Intel & Insights
PR Benchmarks: Measure Your ImpactApril 22, 2016
Public relations is not reserved for strict, traditional media relations anymore. What PR encompasses is changing everyday; but as it stands today, PR is everything from television, print, social media, online news sites, apps and more. And for health and wellness organizations, clients are using every piece of media to find information and make health-related decisions. So, when you’re kicking off a new campaign with a health-focused client, remember to look at these various PR elements and set concrete benchmarks so you can effectively measure success and identify insights at the close of the campaign.
Views, clicks and impressions are classic ways to measure the success of your earned media. While it’s important to keep track of the number of people viewing your content, there’s more value to be found in measuring how many people within your target audience were reached and how they interacted with your content. When setting benchmarks, keep in mind your target audience and adjust goals accordingly.
Measuring impact may seem subjective by nature, but there are ways to concretely show you’re reaching a specific audience. Start by analyzing the effects of earned media. Employ your online tracking tool of choice and take note of how effective earned media was at driving traffic to your website or landing page. It’s also valuable to take note if media coverage is merely a mention versus a larger feature story. Impact can also be measured by what – and how many – proprietary assets were shared during your campaign. You can check social shares, hashtag usage, etc., to determine which pieces of content were picked up or what assets were shared.
Success doesn’t always look how you thought it would. By measuring these different facets of impact, you can find ways to effectively measure how targeted audiences received and interacted with your campaign. But remember, it all starts with setting the proper benchmarks.
Healthcare PR pros: What other benchmarks do you find helpful to set with your clients? Tweet us at @CSG_health!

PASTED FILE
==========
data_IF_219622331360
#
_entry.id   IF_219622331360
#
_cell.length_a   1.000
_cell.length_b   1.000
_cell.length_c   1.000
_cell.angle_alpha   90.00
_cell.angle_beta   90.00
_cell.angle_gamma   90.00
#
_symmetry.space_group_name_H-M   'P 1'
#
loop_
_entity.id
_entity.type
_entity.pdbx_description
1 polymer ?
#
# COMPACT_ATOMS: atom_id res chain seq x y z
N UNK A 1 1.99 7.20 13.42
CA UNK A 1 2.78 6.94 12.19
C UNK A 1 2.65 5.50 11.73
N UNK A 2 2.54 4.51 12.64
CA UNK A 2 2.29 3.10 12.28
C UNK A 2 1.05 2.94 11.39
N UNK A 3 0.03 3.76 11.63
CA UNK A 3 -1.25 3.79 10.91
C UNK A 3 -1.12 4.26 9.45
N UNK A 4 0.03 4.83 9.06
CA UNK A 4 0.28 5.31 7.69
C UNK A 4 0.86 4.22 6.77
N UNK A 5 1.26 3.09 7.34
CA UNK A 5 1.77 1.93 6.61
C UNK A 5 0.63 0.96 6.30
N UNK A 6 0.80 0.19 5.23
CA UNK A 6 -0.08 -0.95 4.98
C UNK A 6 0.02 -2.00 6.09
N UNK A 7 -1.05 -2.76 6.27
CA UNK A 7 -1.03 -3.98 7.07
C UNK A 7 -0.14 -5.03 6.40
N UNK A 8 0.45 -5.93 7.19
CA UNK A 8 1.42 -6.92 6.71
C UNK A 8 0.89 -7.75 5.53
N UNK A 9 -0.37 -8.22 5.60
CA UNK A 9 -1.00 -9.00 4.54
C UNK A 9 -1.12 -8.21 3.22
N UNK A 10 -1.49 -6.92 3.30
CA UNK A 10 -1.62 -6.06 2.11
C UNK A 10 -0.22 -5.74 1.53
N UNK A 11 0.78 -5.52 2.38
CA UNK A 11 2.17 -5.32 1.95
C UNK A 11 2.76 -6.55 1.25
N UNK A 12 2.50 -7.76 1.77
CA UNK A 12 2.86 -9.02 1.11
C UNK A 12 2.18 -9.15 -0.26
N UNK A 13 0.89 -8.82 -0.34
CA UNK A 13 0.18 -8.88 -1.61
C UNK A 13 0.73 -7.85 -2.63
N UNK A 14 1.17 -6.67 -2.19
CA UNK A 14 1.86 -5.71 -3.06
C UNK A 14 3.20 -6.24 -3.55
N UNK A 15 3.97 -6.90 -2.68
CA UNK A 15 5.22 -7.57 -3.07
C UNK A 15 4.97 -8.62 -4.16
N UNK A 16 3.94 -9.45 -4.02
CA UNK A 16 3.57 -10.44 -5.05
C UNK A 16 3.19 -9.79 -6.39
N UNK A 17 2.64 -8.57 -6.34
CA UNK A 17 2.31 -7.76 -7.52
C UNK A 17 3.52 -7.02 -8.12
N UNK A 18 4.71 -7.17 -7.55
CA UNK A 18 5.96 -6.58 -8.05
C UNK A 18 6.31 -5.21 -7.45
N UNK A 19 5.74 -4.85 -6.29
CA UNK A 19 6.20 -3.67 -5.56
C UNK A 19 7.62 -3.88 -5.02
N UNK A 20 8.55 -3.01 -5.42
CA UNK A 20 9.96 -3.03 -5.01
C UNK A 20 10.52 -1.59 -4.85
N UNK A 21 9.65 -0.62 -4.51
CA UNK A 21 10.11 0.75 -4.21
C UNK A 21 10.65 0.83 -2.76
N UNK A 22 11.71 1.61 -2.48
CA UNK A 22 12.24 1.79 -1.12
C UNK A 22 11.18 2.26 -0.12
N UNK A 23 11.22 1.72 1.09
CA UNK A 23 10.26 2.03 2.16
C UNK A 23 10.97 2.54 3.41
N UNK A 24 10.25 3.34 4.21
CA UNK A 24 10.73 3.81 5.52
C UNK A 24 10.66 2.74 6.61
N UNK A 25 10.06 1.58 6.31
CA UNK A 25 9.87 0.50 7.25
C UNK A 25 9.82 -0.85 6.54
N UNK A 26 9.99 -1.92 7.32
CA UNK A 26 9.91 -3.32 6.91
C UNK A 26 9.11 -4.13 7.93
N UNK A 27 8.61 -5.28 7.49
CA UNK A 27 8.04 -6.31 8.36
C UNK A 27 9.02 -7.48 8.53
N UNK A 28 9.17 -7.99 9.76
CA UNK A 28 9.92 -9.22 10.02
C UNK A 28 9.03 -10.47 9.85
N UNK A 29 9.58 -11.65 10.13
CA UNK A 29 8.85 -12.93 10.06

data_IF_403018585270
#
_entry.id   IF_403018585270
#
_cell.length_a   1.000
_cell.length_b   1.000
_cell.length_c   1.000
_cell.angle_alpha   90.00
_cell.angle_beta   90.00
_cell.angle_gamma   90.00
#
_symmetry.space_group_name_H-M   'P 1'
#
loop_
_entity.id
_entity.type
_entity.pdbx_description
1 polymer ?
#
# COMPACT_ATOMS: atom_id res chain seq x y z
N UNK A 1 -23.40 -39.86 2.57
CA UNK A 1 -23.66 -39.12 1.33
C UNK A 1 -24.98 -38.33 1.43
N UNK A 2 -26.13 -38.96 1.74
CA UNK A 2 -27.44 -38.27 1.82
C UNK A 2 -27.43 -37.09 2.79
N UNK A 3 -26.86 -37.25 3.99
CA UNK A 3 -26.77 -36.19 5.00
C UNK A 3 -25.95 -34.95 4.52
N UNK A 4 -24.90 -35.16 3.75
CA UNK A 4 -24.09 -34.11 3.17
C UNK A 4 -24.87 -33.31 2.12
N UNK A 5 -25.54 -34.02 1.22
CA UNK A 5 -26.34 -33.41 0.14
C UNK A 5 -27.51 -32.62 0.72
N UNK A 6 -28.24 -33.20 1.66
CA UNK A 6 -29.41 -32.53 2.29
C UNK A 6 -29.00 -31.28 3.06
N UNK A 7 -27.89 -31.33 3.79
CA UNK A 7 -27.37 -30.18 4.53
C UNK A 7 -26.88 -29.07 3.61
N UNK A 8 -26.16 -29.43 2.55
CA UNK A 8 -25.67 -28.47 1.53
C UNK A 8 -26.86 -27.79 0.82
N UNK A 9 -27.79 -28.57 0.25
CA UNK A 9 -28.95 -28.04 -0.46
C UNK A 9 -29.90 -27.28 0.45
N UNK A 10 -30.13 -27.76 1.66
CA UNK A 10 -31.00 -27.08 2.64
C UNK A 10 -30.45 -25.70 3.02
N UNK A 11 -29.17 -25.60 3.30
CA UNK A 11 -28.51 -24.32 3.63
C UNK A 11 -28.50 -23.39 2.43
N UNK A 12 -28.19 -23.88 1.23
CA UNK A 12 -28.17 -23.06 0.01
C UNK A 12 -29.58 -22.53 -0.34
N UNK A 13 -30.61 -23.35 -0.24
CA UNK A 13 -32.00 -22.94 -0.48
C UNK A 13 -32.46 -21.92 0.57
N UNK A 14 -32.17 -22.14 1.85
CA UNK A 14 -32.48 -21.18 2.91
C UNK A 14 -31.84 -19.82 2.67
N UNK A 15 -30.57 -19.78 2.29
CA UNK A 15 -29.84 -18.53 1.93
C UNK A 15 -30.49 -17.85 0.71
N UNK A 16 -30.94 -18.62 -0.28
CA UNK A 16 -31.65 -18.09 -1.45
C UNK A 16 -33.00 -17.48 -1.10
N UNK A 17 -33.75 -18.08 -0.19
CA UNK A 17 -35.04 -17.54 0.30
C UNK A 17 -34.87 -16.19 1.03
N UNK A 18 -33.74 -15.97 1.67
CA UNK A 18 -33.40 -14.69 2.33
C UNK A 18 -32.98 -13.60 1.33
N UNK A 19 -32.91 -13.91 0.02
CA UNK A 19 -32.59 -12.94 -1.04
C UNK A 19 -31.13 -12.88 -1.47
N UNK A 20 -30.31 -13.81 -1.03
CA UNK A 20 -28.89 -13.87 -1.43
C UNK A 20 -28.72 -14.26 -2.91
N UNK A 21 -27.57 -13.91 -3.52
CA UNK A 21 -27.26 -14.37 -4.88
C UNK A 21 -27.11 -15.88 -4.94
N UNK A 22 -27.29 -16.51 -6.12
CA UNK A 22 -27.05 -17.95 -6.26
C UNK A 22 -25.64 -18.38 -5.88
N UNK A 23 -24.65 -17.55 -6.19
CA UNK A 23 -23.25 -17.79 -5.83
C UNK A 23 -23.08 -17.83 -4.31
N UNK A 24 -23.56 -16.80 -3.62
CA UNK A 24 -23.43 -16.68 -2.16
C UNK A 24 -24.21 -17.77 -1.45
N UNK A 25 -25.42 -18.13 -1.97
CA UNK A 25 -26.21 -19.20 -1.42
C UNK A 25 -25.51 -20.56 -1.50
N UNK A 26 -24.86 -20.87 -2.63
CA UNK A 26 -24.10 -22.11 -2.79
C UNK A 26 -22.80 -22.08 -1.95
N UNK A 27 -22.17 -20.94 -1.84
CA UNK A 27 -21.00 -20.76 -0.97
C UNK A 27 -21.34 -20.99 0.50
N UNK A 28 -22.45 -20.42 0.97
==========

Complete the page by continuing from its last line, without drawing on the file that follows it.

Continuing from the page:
Source: PR’s Changing Benchmarks: 10 Questions to Make the Most of Measurement Go to article »
3 Ways to Boost Your Content Marketing EffortsMarch 29, 2016
Content creation requires a significant time commitment, which can make it all the more frustrating if what is produced doesn’t resonate with your audience. Even if you’re doing it all by the books (i.e., proper graphics, detailed audience segmentation, etc.) you still may not see the payoff.
Here are three suggestions to keep in mind if your content isn’t resonating:
1. Avoid self-serving content. No matter what industry, you will have competitors. This is especially true for health and wellness organizations, which reside in an industry primed for exponential growth. With others already offering similar goods and services, it’s not sufficient for your content to be solely focused around what you sell. Any one of your competitors has the opportunity to take this same approach, so it’s vital to differentiate your brand.
Furthermore, your audience will lose interest if your approach is too self-centered. In order to build trust amongst your audience, speak to them and not at them. How do you do this? Instead of pushing new products, like your company’s most recent medical device, make sure your messaging revolves around your mission of helping your patients have a better quality of life.